Fraud Between Family Members

Often, you hear on the news, read on the internet, or in a magazine about one family member stealing the identity of another family member; parents securing credit cards, purchasing a vehicle, stealing tax refunds and insurance checks, or securing a mortgage in the name of their children. You rarely hear about the reverse where a child steals the identity of an adult.

The crime of Identity theft refers to the type of crime in which someone wrongfully uses another person’s data fraudulently or deceptively. Identity fraud is typically used for economic gain by the fraudster. To commit the crime, they must rely on using personal details – social security numbers, dates of birth, financial information, passwords, and so on to get past the security measures of most organizations. Identity theft or impersonation fraud (also known as ID theft or ID fraud) occurs when a criminal uses vital details about a real person without their permission to impersonate them to open new accounts – phone, electricity, and gas, take over a credit card or bank account, steal a tax refund, or worse pretend to be them if they are arrested. (FTC Consumer Information).[1]

There’s little difference in the terms identity theft and identity fraud. No matter what you call it, the crime is serious, punishable under one federal statute by up to 15 years’ imprisonment, a fine, and forfeiture of any personal property used to commit the crime.

Protect your personal information. Keep your financial records, Social Security (SSN) and Medicare cards, and any other documents with personal information in a safe place. When you decide to get rid of those documents, shred them before throwing them away (See the for recommendations). If you don’t have a shredder, check with the library, or use a marker to block out account numbers. When asked for your SSN, question why it is needed before giving it out.

When sharing a computer, do not share passwords, have strong passwords, consider multi-factor authentication. Do not give personal information to people who call over the phone. Scammers will impersonate IRS, Social Security, the State Courts, and many other organizations, so resist giving out your personal information. If they are genuinely a Federal or State organization, they already have this information.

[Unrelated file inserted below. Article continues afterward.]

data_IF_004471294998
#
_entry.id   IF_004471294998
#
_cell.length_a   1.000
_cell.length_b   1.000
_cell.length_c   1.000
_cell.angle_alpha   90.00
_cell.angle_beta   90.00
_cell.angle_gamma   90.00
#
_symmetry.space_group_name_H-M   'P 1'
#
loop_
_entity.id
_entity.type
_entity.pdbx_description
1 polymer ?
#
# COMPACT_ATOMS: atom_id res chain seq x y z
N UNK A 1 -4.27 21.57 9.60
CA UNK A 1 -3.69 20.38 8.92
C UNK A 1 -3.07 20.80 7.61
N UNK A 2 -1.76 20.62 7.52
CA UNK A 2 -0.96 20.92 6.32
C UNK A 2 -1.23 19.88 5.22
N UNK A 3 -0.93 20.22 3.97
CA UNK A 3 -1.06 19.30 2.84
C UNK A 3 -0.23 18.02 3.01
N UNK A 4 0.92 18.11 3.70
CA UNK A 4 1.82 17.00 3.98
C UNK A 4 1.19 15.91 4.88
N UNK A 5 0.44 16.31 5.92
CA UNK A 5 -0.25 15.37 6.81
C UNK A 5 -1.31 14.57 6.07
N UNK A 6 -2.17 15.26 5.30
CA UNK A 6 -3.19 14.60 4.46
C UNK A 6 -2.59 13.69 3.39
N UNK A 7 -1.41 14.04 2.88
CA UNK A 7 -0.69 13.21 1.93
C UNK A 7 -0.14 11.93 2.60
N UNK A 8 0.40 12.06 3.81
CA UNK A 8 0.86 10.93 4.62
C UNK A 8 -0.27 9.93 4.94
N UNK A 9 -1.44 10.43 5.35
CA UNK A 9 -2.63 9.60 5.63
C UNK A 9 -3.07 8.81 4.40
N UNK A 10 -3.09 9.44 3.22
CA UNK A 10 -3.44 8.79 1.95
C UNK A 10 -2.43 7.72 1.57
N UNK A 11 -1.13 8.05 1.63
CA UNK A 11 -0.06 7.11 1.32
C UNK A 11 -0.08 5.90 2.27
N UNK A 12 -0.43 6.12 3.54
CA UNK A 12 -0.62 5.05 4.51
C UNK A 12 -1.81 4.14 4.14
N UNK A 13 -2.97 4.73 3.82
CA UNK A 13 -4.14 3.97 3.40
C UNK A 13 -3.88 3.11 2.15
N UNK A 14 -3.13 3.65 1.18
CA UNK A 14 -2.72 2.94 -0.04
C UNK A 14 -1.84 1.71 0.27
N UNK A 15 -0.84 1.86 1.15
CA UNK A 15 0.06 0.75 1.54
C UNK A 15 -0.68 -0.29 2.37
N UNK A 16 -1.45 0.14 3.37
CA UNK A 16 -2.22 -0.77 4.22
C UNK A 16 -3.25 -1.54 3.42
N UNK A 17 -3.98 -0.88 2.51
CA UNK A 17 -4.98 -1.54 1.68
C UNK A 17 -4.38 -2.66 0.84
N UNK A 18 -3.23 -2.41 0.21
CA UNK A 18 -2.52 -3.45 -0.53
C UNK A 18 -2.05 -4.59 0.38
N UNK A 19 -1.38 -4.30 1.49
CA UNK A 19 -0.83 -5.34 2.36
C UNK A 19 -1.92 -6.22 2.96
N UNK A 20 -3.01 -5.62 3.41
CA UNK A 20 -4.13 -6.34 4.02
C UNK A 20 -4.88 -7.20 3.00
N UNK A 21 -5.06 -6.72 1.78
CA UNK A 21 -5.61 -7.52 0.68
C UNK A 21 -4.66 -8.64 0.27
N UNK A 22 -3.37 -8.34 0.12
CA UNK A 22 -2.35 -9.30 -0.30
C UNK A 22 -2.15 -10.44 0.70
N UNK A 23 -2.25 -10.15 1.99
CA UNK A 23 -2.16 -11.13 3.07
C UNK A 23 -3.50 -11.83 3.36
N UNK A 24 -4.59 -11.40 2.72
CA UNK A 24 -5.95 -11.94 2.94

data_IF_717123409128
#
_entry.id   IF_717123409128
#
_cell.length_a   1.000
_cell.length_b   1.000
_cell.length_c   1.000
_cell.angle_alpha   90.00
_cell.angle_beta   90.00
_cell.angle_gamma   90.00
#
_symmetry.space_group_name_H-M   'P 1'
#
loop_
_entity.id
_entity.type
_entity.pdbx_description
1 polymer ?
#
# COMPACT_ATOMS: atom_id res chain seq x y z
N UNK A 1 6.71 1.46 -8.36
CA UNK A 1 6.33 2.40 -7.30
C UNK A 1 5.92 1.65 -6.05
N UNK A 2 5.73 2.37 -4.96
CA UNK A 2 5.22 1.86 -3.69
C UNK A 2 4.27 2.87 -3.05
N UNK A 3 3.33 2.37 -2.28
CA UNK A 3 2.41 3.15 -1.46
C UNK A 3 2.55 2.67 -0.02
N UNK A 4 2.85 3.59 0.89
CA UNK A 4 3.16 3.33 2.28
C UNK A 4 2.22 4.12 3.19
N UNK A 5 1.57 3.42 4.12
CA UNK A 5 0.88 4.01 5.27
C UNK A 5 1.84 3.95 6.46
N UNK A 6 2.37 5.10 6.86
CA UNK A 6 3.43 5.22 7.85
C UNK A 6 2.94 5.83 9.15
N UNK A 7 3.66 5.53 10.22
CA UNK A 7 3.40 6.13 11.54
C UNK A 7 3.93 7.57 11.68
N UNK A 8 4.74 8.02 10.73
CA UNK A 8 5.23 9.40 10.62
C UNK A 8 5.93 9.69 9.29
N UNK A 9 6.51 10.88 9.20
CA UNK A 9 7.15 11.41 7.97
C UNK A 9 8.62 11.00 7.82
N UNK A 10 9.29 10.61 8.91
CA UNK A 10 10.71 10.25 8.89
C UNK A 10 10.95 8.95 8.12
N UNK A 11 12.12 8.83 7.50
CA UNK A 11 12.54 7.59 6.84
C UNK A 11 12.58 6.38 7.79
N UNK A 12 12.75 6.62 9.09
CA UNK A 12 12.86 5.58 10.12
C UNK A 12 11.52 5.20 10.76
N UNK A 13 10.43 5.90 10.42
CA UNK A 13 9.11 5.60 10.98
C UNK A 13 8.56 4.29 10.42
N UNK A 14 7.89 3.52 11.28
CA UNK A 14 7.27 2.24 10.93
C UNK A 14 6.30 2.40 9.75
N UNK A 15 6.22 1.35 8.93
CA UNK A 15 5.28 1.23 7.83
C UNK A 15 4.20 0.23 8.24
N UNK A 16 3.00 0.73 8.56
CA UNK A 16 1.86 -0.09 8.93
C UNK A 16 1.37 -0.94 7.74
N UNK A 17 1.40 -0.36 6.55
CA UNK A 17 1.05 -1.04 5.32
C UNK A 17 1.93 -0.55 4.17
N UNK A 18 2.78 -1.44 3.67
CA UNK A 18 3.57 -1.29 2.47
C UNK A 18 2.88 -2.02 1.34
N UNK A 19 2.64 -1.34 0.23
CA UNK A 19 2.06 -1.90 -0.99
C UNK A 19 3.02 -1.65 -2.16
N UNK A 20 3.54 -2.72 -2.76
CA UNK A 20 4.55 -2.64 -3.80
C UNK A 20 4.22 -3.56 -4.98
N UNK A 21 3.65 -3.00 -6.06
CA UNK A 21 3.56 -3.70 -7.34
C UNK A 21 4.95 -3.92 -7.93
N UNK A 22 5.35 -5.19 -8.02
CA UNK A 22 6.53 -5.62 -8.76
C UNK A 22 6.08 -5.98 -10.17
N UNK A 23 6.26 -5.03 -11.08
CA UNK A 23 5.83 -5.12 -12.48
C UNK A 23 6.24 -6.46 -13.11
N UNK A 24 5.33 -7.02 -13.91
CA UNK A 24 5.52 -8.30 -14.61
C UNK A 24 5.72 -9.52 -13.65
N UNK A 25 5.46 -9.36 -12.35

The FTC recommends other preventative measures.

Beware of family members in your home. Do not allow anyone to have access to your SSN, birth certificate, driver’s license, passport, bank account records, or other personal information.

Especially beware of family members with similar names, with a different middle initial.

Case Study:

During the summer months, a client (Victim) worked while in college and was very frugal with her money. Her employer (Fortune 50) had a 401 (k) plan, and she allowed the principal to accumulate over three summers, and she left the funds with the employer to be invested for 30-years. She worked in her nursing profession and did not look to the 401 (k) account to determine the contents or the values. Her stepbrother named his daughter after her except for the middle name. The daughter was 20 years younger than the Victim. As a teenager, the daughter left home and learned from “the streets.” The daughter decided to move in with her step-grandmother, with whom the Victim was living. The daughter did not work for a period and was in the residence alone.   The daughter rummaged through the home and found a cache of vital information, SSN, birth certificate, evidence of the 401 (k) reports, etc.

The daughter intercepted a 401 (k) report from the mail that disclosed the extent of the investments contained in the Victims account. With the information cache and her “street smarts,” the daughter contacted the 401 (k) administrator and converted it to her name, and began withdrawing from the account.   The account was estimated to be in the seven figures range. The apparent wealth of the daughter became noticeable, and by a fluke accident, the Victim discovered the conversion. The Victim contacted the administrator, but they refused to converse with the Victim, fully knowing that they paid the wrong person.

If you have this happen to you or your family or friends, consider contacting a Private Investigator and a competent attorney with the skill to handle such a matter.

If your law firm requires a private investigator or forensic accountant regarding an identity theft or identity fraud matter, contact Chief Investigator Edmond Martin of Sage Investigations, LLC at 512-659-3179 or email him at We offer a free 20-minute consult. Visit our website at www.Sageinvestigations.ComClick to read about our team and their CVs.